'Hard Sell': Film Review

Courtesy of Momentum Pictures
'Risky Business' without the risk.
5/20/2016

A financially strapped teenager uses a gorgeous ex-stripper to help him make money at his elite prep school.

Insanely hot women and dorky teenage boys: the combination has been a cinematic staple for eons, especially in the 1980s with its endless procession of teen sexploitation flicks. Sean Nalaboff's directorial debut deals with similar themes, and to its credit does so in a far more serious manner. Unfortunately, Hard Sell ultimately lacks the depth to which it seemingly aspires, and would probably have been more fun if it had hewed more closely to its familiar, shlocky genre.

The story is set on the Gold Coast of Long Island, where Hardy (Skyler Gisondo) is a senior at an elite prep school that he and his mentally ill, housebound mother, Lorna (Kristin Chenoweth) can't afford. Their financial problems become even more acute when their dog, to whom Lorna is pathologically attached, falls ill and needs an expensive operation.

Hardy thinks he's found an answer to his problems when he meets gorgeous runaway, ex-stripper Bo (Katrina Bowden), at the homeless shelter where he volunteers. He brings her home to meet his mother, who's delighted that her boy has snagged a sexy girlfriend, confiding to Bo that she thought her son was "a little light in the loafers."

Hardy and Bo's relationship, while not romantic, proves beneficial for both. He brings her to his school and introduces her to his geeky male classmates, who happily pay for the privilege of seeing her bare breasts. And she's soon performing another service as well, providing down-to-earth advice about life and love to the teenagers who've had little experience with either, for a fee, of course. Meanwhile, a man claiming to be Bo's uncle (Kevin Kilner) is making inquiries about her whereabouts, while Hardy's burgeoning business falls under the scrutiny of the disapproving school administrators.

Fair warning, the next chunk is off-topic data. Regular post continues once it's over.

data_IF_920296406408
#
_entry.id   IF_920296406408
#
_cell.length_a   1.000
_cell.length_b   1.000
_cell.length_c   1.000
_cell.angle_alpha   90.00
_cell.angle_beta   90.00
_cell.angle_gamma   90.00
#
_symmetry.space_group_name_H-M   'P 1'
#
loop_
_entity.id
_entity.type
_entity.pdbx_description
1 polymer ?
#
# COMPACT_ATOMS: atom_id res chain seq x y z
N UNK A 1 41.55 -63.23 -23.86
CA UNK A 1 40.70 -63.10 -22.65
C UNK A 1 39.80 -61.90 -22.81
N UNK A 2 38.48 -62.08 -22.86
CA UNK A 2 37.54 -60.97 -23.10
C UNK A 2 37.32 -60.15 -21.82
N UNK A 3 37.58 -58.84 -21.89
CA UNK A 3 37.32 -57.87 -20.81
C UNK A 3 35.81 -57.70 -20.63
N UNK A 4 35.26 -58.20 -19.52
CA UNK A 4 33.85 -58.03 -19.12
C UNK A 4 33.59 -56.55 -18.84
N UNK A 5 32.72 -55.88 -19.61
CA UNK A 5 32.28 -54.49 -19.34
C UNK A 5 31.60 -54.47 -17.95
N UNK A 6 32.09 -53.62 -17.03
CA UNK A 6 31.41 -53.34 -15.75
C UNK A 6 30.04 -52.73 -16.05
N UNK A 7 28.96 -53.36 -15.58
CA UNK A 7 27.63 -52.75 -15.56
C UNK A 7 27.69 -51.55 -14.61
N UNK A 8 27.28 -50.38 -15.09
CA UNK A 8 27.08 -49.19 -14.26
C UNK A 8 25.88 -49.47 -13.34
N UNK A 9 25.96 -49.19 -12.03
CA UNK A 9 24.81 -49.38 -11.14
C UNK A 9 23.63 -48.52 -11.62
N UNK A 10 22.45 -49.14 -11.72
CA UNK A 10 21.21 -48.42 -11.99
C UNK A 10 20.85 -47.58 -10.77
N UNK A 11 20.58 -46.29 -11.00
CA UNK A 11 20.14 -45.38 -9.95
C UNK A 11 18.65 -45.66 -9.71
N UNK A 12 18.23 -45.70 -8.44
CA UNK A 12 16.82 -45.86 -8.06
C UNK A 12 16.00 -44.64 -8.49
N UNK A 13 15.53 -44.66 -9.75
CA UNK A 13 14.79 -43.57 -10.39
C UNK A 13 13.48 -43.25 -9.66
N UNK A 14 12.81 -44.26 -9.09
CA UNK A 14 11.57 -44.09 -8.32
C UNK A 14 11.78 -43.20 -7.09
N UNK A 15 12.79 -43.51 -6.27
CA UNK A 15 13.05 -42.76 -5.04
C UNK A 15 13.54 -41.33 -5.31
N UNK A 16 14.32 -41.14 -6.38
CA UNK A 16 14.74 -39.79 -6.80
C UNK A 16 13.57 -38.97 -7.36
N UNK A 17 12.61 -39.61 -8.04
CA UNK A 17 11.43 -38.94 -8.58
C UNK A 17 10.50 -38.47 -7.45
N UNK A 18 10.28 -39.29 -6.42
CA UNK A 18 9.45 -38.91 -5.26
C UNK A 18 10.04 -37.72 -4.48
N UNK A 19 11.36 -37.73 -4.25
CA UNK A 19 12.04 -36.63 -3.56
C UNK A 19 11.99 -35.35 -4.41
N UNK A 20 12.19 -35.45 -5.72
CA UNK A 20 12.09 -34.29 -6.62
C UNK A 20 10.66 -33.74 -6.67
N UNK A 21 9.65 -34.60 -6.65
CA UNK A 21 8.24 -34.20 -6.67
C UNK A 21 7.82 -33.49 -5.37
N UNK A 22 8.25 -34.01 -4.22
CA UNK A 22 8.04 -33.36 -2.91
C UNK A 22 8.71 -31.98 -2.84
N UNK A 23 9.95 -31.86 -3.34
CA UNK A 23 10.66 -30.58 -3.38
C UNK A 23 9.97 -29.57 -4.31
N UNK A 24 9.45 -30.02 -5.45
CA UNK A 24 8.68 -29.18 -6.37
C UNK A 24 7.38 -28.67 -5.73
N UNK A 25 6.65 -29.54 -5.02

It's easy to imagine the story being told as broad, lascivious comedy, but writer/director Nalaboff aims higher, depicting his characters' emotional struggles in an understated fashion. Unfortunately, their problems, including Hardy's infatuation with a standoffish classmate (Hannah Marks), are not terribly interesting, and the broad plot contrivances don't sit well in the otherwise realistic context.

Gisondo is appealing as the teen struggling to keep things together at home; Bowden, best known for her eye candy receptionist role in 30 Rock, is given more to do here, and does it effectively (although her physical assets are once again exploited); and Chenoweth is nicely restrained as the troubled mom. But despite their efforts, Hard Sell unfortunately lives up to its title all too well.

Production: Yellow Cote Productions

Distributor: Momentum Pictures

Cast: Katrina Bowden, Skyler Gisondo, Hannah Marks, Kristin Chenoweth

Director/screenwriter: Sean Nalaboff

Producers: Jimmy Seargeant, Jared Greenman, Sean Nalaboff

Director of photography: Daniel Vecchione

Production designer: Rocio Gimenez

Editor: Matthew Steinhart

Costume designer: Valerie Klarich

Composers: Clyde Lawrence, Cody Fitzgerald

Casting: Jordan Bass, Lauren Bass

Not rated, 96 minutes

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